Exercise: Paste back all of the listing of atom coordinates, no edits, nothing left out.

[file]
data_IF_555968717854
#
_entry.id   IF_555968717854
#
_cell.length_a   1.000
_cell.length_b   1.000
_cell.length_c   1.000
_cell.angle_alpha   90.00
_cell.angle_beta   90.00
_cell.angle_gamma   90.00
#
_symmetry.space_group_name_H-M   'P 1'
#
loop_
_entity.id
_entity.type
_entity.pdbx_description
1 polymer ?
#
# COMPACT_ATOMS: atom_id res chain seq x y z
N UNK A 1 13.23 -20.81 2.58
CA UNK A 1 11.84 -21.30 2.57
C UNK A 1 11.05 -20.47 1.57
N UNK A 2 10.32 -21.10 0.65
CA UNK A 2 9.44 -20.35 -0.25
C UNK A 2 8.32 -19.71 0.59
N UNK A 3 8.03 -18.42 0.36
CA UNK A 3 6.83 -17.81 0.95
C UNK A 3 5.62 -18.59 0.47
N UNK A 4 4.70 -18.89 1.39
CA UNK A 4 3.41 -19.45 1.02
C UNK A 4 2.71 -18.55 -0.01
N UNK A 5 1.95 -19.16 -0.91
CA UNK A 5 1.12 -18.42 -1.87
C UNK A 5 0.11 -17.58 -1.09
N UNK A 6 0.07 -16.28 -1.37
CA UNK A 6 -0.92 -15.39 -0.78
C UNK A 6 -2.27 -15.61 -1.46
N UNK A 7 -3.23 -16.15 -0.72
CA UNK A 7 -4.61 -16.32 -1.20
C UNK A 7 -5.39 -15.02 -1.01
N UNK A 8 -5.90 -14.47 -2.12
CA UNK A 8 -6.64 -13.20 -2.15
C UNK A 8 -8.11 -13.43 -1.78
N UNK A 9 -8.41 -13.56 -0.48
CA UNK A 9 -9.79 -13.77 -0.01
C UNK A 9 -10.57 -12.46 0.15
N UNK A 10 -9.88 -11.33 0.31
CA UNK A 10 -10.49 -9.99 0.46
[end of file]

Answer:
data_IF_555968717854
#
_entry.id   IF_555968717854
#
_cell.length_a   1.000
_cell.length_b   1.000
_cell.length_c   1.000
_cell.angle_alpha   90.00
_cell.angle_beta   90.00
_cell.angle_gamma   90.00
#
_symmetry.space_group_name_H-M   'P 1'
#
loop_
_entity.id
_entity.type
_entity.pdbx_description
1 polymer ?
#
# COMPACT_ATOMS: atom_id res chain seq x y z
N UNK A 1 13.23 -20.81 2.58
CA UNK A 1 11.84 -21.30 2.57
C UNK A 1 11.05 -20.47 1.57
N UNK A 2 10.32 -21.10 0.65
CA UNK A 2 9.44 -20.35 -0.25
C UNK A 2 8.32 -19.71 0.59
N UNK A 3 8.03 -18.42 0.36
CA UNK A 3 6.83 -17.81 0.95
C UNK A 3 5.62 -18.59 0.47
N UNK A 4 4.70 -18.89 1.39
CA UNK A 4 3.41 -19.45 1.02
C UNK A 4 2.71 -18.55 -0.01
N UNK A 5 1.95 -19.16 -0.91
CA UNK A 5 1.12 -18.42 -1.87
C UNK A 5 0.11 -17.58 -1.09
N UNK A 6 0.07 -16.28 -1.37
CA UNK A 6 -0.92 -15.39 -0.78
C UNK A 6 -2.27 -15.61 -1.46
N UNK A 7 -3.23 -16.15 -0.72
CA UNK A 7 -4.61 -16.32 -1.20
C UNK A 7 -5.39 -15.02 -1.01
N UNK A 8 -5.90 -14.47 -2.12
CA UNK A 8 -6.64 -13.20 -2.15
C UNK A 8 -8.11 -13.43 -1.78
N UNK A 9 -8.41 -13.56 -0.48
CA UNK A 9 -9.79 -13.77 -0.01
C UNK A 9 -10.57 -12.46 0.15
N UNK A 10 -9.88 -11.33 0.31
CA UNK A 10 -10.49 -9.99 0.46